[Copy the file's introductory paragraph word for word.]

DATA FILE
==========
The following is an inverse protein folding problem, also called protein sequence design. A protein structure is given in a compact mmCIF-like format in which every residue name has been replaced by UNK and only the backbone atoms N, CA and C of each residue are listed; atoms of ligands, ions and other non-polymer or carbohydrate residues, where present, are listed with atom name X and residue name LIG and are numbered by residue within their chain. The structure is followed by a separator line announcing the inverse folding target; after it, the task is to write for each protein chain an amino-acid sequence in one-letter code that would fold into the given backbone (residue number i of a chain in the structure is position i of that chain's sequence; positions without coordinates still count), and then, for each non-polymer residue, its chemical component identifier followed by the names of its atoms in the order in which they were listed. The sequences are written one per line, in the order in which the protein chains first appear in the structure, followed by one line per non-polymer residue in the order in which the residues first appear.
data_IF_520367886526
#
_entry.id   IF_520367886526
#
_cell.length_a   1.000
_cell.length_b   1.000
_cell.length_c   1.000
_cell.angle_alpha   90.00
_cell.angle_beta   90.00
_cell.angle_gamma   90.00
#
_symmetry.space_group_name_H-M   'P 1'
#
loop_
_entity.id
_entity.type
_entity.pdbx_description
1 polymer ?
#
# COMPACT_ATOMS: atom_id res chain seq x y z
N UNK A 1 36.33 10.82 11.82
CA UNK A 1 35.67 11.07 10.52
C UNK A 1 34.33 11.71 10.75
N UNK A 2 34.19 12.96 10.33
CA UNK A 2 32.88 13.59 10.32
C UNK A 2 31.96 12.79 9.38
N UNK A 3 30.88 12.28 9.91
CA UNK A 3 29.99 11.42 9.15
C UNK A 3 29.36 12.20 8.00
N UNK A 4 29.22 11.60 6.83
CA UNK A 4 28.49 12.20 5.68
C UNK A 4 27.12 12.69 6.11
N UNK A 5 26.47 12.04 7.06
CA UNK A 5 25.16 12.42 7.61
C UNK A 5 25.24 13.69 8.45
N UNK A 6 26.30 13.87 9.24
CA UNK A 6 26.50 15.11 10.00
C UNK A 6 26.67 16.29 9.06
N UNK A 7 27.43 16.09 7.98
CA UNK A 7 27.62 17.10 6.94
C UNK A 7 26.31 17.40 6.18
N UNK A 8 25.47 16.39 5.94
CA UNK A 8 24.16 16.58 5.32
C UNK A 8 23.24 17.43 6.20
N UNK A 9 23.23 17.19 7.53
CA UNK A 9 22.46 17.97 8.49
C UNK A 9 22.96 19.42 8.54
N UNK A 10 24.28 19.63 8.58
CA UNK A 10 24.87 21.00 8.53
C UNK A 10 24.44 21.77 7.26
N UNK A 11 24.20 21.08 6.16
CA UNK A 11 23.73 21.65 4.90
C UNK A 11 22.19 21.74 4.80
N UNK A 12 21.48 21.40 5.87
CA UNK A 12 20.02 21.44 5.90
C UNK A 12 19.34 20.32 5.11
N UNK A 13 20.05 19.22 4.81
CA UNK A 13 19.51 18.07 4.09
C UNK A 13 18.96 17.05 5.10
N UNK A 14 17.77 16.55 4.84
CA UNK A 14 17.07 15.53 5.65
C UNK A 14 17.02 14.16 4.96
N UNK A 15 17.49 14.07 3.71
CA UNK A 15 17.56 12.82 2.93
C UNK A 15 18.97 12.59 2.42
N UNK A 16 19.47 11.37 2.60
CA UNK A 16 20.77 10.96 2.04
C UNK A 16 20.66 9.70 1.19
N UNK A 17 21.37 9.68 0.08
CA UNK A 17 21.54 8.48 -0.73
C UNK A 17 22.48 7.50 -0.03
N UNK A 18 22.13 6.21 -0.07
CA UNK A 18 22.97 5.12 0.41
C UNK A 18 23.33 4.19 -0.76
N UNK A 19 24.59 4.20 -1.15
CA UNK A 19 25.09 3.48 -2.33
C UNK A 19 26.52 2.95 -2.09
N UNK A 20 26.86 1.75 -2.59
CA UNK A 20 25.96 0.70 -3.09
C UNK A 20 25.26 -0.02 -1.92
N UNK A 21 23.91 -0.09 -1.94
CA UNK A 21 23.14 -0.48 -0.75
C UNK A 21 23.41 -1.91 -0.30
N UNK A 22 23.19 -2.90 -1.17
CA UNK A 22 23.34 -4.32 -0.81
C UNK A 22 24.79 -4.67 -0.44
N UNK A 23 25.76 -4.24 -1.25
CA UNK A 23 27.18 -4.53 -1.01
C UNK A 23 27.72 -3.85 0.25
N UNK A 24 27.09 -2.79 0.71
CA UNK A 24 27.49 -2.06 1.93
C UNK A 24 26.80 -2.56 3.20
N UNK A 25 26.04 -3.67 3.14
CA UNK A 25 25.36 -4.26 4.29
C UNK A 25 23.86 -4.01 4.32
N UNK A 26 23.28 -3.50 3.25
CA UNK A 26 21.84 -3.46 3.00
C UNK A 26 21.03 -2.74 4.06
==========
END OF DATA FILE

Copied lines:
The following is an inverse protein folding problem, also called protein sequence design. A protein structure is given in a compact mmCIF-like format in which every residue name has been replaced by UNK and only the backbone atoms N, CA and C of each residue are listed; atoms of ligands, ions and other non-polymer or carbohydrate residues, where present, are listed with atom name X and residue name LIG and are numbered by residue within their chain. The structure is followed by a separator line announcing the inverse folding target; after it, the task is to write for each protein chain an amino-acid sequence in one-letter code that would fold into the given backbone (residue number i of a chain in the structure is position i of that chain's sequence; positions without coordinates still count), and then, for each non-polymer residue, its chemical component identifier followed by the names of its atoms in the order in which they were listed. The sequences are written one per line, in the order in which the protein chains first appear in the structure, followed by one line per non-polymer residue in the order in which the residues first appear.